Take a ride on the travel food choo-choo

TBS withdrew from the morning wide-show sweepstakes in 1996 after it was revealed that a wide-show producer had secretly shown members of Aum Shinrikyo a tape of an interview with anti-Aum lawyer Tsutsumi Sakamoto in 1989 as a means of gaining favor with the cult. Sakamoto was subsequently murdered by Aum followers. Since the wide show’s cancellation was a form of penance, media watchers assumed that it would eventually return.

But the show that replaced it, “Hanamaru Market” (Monday to Friday, 8:30 a.m.), became, unexpectedly, a hit. Mixing household tips, consumer advice and casual interviews, the program’s main attraction is its two lively hosts, former idol Hirohide Yakumaru and actress Kumiko Okae.

On Monday, “Hanamaru” begins its sixth season, and Thursday night at 1:20 a.m., a spinoff, “Uramaru Cafe,” will be resurrected. The weekly program borrows the interview portion from “Hanamaru” and reconfigures it for late-night viewing. Yakumaru is the host, and as on the morning “Hanamaru Cafe” segment, guests are asked to bring recent photographs to provide topics for discussion. On the morning show, guests and hosts partake of an omeza (eye-opener) dish, while on the evening show Yakumaru and his guest eat an onemu (midnight snack).

This week’s guest is Sho Aikawa, the undisputed “king of V-cinema,” shorthand for straight-to-video movies, which in Japan are invariably yakuza flicks. Aikawa, who started out as a rock musician in the ’80s, has appeared in 126 straight-to-video movies since 1988.

Tonight’s “NHK Special” (NHK-G, 9 p.m.) will look at Tokyo’s “heat island” phenomenon. Heat islands are masses of hot air that cover urban areas. The phenomenon is caused by concrete and asphalt, which absorb the sun’s energy, as well as heat given off by automobiles and air conditioners.

According to studies, Tokyo’s average temperature has risen 3 C over the past 100 years, which is five times faster than the average global temperature increase. This enormous concentration of heat has altered the ecological balance in the city, causing intense rain squalls and creating an environment where plants and animals normally found in tropical regions can thrive.

The documentary looks at research that was carried out this summer by 20 experts from a wide range of disciplines, including meteorology, architecture and oceanography. Their conclusion was that the heat-island phenomenon has had a much more powerful effect on the city’s ecology than previously thought. It will not be long before the peak summer temperature in Tokyo surpasses 40 C.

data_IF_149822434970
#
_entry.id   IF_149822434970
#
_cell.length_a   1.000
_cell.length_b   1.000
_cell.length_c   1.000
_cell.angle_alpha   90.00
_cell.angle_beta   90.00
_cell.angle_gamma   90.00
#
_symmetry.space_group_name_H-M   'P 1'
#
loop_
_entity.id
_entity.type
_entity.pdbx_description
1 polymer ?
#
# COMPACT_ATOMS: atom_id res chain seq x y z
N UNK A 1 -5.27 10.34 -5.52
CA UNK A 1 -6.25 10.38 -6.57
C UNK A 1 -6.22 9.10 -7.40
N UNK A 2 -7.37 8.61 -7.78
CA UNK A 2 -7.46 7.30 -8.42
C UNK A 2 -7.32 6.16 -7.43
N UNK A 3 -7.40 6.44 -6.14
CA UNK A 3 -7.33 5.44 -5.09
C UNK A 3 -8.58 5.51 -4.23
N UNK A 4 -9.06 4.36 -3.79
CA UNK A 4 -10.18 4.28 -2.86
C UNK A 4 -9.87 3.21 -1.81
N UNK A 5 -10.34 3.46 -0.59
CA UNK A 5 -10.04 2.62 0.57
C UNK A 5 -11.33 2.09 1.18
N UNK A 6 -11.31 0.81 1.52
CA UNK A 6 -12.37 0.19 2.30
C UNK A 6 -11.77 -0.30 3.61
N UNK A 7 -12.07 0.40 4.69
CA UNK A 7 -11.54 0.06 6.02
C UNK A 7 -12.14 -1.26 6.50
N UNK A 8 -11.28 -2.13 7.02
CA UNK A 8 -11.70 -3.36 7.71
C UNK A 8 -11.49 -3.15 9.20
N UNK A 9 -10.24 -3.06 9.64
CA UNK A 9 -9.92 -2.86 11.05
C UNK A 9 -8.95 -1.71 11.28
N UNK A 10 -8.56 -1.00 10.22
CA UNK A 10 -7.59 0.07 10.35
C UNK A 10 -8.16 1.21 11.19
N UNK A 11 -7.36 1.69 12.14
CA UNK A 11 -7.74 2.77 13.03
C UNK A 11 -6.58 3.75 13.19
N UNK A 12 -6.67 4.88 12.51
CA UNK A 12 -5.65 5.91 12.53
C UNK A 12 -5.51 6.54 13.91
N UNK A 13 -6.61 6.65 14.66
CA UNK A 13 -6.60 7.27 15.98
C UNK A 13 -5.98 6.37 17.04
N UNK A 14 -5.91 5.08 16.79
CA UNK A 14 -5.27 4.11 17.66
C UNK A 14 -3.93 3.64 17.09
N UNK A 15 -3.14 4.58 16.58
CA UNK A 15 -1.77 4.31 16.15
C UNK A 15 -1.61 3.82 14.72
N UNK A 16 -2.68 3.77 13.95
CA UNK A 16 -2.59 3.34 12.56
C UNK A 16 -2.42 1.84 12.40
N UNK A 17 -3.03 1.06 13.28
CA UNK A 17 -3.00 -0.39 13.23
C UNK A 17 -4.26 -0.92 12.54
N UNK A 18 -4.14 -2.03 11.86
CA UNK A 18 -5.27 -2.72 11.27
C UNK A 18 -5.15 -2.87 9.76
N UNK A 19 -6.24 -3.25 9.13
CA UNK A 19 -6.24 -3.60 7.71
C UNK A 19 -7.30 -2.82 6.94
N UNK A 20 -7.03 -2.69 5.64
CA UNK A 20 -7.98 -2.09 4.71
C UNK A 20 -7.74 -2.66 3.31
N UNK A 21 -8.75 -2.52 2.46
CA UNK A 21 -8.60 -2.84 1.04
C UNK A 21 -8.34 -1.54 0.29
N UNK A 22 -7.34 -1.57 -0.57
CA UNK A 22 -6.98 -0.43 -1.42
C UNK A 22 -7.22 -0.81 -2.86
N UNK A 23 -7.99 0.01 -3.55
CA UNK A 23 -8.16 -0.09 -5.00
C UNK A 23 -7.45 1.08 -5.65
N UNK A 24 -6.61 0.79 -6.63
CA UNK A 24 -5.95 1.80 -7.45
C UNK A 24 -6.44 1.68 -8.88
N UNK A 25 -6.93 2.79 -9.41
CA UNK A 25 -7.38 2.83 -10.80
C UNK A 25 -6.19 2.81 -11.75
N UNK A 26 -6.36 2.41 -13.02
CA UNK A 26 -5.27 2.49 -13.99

Later tonight, Nihon TV’s “NNN Document ’01” (12:25 a.m.) will travel to Nepal with 17-year-old Rena Tanabe, a high school student from Tottori Prefecture whose dream is to become a volunteer nurse in developing countries.

Tanabe has had this dream ever since she was a middle-school student and traveled to Katmandu with a study group. There, she met Masako Yamane, a nurse who had been treating the local population for 14 years. Tanabe was impressed by Yamane’s selfless dedication to her patients and decided she wanted to do the same when she grew up.

Last year, Tanabe won a prefectural speech competition. The topic of her presentation was her dream of becoming a nurse like Yamane. However, she felt that she needed to reaffirm her commitment to her dream and so worked part-time over the winter to save money for a second trip to Katmandu.

This time, however, she was less starry-eyed. She noticed the filthy rivers and streets, the ever-present dust, the crushing poverty. Yamane’s work, though no less noble, loses its romantic sheen when observed on a day-to-day basis. The 64-year-old nurse understands the teenager’s disillusionment and explains to her that this kind of work requires not only courage and compassion but also patience.

This week’s installment of “TV Champion” (TV Tokyo, Thursday, 7:30 p.m.) takes the ultimate journey into the rarefied world of travel-food fetishism as five contestants vie for the title of Ekiben King. Ekiben are train station bento (lunchboxes), which are often unique to their respective regions.

Round 1 will be about the ekiben sold on the Chuo Honsen, which extends from Shinjuku to Nagano. The contestants will be presented with 10 ekiben salespeople, nine of whom are fakes. They must figure out which one is the real one.

Round 2 takes place on the Shinano Railroad, a relatively small stretch of track in Nagano that is famous for its ekiben. The contestants will have to answer questions correctly to proceed from one station to the next. The first three to reach Komuro Station go on to the final round.

In the final round, the contestants answer trivia questions about ekiben whose difficulty is directly related to the length of the railway on which they are sold. Each correct question earns the contestant a number of points equivalent to the railway’s length in kilometers. The contestants must use all five senses. For example, they will sniff the breath of a person and figure out which station’s lunchbox the person just ate.